More Drivers Thinking Outside the Pump

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With gas prices on the rise, many are getting creative to save gas this summer.

In northern Kentucky, several students are saving money on gas by riding their horses to school!

The students are all members of Future Farmers of America and have permission to feed and water their horses in front of the school's agricuture buidling. For one student the ride was 45- minutes long.

"I'm sick and tired of always being at the gas station and not having enough money to get we needed a solution to get to school," a Conner High School student said.

And in California, a public relations agency is saving money by turning casual Friday into "virtual Friday." Instead of dressing down, you don't even have to show up. You do all your work, phone calls and meetings from the comfort of your own home, all to save employees money on gas.

"Gas prices [are] crazy," Liz Estes-Cooper of JHG-Townsend said. "Our employees are feeling the pinch. We can do this. The technology has evolved enough."

In Virginia Beach, people are going crazy over the new Smart Car. The two-seater is only 8'11 long and 5'1 wide. But it gets about 41 miles per gallon on the highway and 33 in the city. That fact alone has people willing to give up size for economy.

"The response has been phenomenal," Smar Car seller Gary Gullickson said. "Actually, every car we get has already been pre-sold on-line."

He added that ,"The Smart Car is the best gas mileage car sold in America that is not a hybrid" and that it's "so much roomier than you would expect."

But what about safety?

"The car is built around what they call a 'trillion safety cell' that's sort of like a roll cage in a race car," Gullickson said. "The Highway Institute just did the crash ratings of the car (and) it came out excellent. So it's a very safe car."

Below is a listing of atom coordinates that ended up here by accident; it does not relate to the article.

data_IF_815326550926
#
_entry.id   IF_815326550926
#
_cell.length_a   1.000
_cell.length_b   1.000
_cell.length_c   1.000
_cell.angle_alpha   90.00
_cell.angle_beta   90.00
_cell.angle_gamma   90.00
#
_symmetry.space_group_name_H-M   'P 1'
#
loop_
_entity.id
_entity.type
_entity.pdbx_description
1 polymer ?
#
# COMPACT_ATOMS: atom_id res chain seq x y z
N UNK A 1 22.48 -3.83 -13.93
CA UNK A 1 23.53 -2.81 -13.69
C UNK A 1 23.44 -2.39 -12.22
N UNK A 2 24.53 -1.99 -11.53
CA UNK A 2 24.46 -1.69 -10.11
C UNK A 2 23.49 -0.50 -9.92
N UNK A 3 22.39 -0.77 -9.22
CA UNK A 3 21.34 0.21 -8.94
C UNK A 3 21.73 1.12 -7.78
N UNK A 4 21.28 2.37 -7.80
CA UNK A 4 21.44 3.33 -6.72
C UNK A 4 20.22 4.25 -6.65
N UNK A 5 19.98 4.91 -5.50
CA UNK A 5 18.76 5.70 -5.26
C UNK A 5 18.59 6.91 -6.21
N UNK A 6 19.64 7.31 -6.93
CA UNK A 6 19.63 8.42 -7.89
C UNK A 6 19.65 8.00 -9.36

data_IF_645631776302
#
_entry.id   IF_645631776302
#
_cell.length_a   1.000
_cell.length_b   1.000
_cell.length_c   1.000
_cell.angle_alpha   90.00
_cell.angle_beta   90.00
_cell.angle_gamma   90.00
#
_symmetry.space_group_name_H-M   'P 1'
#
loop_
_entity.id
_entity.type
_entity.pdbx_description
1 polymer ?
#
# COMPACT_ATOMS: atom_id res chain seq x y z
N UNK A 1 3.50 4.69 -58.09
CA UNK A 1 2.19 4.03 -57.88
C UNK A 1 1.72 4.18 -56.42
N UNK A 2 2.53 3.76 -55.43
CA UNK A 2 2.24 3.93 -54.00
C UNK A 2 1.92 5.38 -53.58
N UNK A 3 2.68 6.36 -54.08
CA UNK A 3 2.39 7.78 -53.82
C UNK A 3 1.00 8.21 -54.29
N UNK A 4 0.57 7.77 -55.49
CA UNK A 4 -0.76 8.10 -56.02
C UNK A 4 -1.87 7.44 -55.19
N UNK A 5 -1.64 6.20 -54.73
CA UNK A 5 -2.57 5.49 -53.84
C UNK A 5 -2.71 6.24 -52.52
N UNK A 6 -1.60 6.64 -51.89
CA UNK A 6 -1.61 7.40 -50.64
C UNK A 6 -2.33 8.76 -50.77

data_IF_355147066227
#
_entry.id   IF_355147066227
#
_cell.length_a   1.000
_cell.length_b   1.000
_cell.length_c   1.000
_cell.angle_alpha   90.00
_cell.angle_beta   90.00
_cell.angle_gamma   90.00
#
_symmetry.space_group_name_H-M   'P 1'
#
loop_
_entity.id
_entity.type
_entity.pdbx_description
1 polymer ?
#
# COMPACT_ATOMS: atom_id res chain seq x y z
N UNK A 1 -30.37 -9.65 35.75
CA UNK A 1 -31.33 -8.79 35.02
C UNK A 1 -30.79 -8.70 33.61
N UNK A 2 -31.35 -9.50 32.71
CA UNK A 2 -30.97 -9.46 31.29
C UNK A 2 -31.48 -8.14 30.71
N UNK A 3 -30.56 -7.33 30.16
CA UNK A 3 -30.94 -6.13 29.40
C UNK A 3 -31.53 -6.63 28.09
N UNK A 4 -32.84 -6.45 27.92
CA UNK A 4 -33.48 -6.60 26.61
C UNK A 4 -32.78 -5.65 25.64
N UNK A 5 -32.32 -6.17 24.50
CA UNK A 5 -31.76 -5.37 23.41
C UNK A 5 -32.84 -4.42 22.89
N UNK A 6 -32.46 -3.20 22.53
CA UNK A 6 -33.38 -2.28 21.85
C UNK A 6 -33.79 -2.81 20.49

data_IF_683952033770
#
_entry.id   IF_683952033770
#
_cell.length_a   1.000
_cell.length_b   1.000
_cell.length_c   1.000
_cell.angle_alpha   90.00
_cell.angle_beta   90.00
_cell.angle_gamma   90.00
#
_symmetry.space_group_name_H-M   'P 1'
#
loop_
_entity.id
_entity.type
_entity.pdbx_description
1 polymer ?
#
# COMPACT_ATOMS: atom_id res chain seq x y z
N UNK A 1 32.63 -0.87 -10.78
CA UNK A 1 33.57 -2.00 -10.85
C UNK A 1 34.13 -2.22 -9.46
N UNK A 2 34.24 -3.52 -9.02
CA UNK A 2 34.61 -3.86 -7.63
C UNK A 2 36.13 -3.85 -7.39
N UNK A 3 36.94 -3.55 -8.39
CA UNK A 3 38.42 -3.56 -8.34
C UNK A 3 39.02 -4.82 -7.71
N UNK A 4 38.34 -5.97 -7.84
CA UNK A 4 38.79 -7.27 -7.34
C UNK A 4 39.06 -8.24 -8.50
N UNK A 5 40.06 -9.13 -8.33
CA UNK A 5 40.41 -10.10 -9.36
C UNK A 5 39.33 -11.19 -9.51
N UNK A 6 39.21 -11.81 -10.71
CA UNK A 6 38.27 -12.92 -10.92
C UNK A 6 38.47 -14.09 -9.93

The Mercedes-Benz designed car was unveiled about 10 years ago in Europe where it was a big hit. The Smart Car arrived in the U.S. in January. Model prices range from $11,590 to $16,590.

As for other fuel saving tips - AAA recommends:

  • Using air conditioning only when needed - air conditioning is a big fuel guzzler.
  • Don't race a cold engine to warm it up - it's better to start driving right away.
  • Remove snow tires during good weather seasons traveling on deep tire tread really robs fuel.
  • Change your oil when you tune-up your car and make sure to use the right oil for your engine.

Keeping your tires inflated at the proper pressure can also save you money and make your drive safer. And make sure your wheels are properly aligned to prevent drag and shortened tire life.

You may also want to change some of your driving habits:

  • Consolidate trips and errands
  • Slow down! The faster a vehicle travels, the more gas it burns. Driving faster than posted speed limits is also dangerous and increases stress.
  • Lighten the load - don't haul extra weight in the passenger seat, trunk or cargo area. A heavier vehicle uses more gasoline.
  • Shop for low gas prices, but don't waste gas driving to a distant filling station to save a few cents.
  • Keep the windows closed when traveling at highway speeds. Open windows cause air drab.

If you can, why not carpool - or even ride your bike to work to save money.

Maybe if gas prices get too high, we'll take a lesson from the Kentucky kids, and trade our cars for real horse power.

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CBN News
Wendy Griffith

Wendy Griffith

CBN News Senior Reporter

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